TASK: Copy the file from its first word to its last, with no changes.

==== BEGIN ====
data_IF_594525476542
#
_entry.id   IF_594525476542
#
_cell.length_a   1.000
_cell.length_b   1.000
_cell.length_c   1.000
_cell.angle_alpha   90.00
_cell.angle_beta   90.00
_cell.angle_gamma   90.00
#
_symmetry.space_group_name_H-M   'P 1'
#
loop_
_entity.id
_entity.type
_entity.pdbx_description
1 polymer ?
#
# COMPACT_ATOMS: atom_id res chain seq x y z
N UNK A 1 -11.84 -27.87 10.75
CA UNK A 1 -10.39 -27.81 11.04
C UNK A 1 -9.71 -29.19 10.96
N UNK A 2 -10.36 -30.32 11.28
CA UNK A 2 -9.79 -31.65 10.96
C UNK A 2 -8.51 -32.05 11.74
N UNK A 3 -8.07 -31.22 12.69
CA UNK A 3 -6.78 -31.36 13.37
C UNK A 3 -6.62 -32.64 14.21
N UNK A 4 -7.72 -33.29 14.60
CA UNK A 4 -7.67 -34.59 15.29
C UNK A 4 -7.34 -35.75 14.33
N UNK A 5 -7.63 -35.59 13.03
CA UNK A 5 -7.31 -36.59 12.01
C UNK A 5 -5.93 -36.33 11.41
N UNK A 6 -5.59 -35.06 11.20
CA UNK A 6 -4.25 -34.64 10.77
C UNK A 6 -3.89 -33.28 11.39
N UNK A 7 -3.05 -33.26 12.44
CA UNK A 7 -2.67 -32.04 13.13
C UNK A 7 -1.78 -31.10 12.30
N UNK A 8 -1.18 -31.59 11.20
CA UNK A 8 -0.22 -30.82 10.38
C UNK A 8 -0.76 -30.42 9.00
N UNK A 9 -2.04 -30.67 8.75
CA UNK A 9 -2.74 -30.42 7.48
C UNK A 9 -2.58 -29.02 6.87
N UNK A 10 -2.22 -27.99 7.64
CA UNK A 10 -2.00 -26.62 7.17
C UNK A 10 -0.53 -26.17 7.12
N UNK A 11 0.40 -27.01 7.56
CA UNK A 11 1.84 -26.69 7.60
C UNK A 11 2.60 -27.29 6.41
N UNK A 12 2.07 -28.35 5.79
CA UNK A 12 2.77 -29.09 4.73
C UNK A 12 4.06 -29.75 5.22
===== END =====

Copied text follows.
data_IF_594525476542
#
_entry.id   IF_594525476542
#
_cell.length_a   1.000
_cell.length_b   1.000
_cell.length_c   1.000
_cell.angle_alpha   90.00
_cell.angle_beta   90.00
_cell.angle_gamma   90.00
#
_symmetry.space_group_name_H-M   'P 1'
#
loop_
_entity.id
_entity.type
_entity.pdbx_description
1 polymer ?
#
# COMPACT_ATOMS: atom_id res chain seq x y z
N UNK A 1 -11.84 -27.87 10.75
CA UNK A 1 -10.39 -27.81 11.04
C UNK A 1 -9.71 -29.19 10.96
N UNK A 2 -10.36 -30.32 11.28
CA UNK A 2 -9.79 -31.65 10.96
C UNK A 2 -8.51 -32.05 11.74
N UNK A 3 -8.07 -31.22 12.69
CA UNK A 3 -6.78 -31.36 13.37
C UNK A 3 -6.62 -32.64 14.21
N UNK A 4 -7.72 -33.29 14.60
CA UNK A 4 -7.67 -34.59 15.29
C UNK A 4 -7.34 -35.75 14.33
N UNK A 5 -7.63 -35.59 13.03
CA UNK A 5 -7.31 -36.59 12.01
C UNK A 5 -5.93 -36.33 11.41
N UNK A 6 -5.59 -35.06 11.20
CA UNK A 6 -4.25 -34.64 10.77
C UNK A 6 -3.89 -33.28 11.39
N UNK A 7 -3.05 -33.26 12.44
CA UNK A 7 -2.67 -32.04 13.13
C UNK A 7 -1.78 -31.10 12.30
N UNK A 8 -1.18 -31.59 11.20
CA UNK A 8 -0.22 -30.82 10.38
C UNK A 8 -0.76 -30.42 9.00
N UNK A 9 -2.04 -30.67 8.75
CA UNK A 9 -2.74 -30.42 7.48
C UNK A 9 -2.58 -29.02 6.87
N UNK A 10 -2.22 -27.99 7.64
CA UNK A 10 -2.00 -26.62 7.17
C UNK A 10 -0.53 -26.17 7.12
N UNK A 11 0.40 -27.01 7.56
CA UNK A 11 1.84 -26.69 7.60
C UNK A 11 2.60 -27.29 6.41
N UNK A 12 2.07 -28.35 5.79
CA UNK A 12 2.77 -29.09 4.73
C UNK A 12 4.06 -29.75 5.22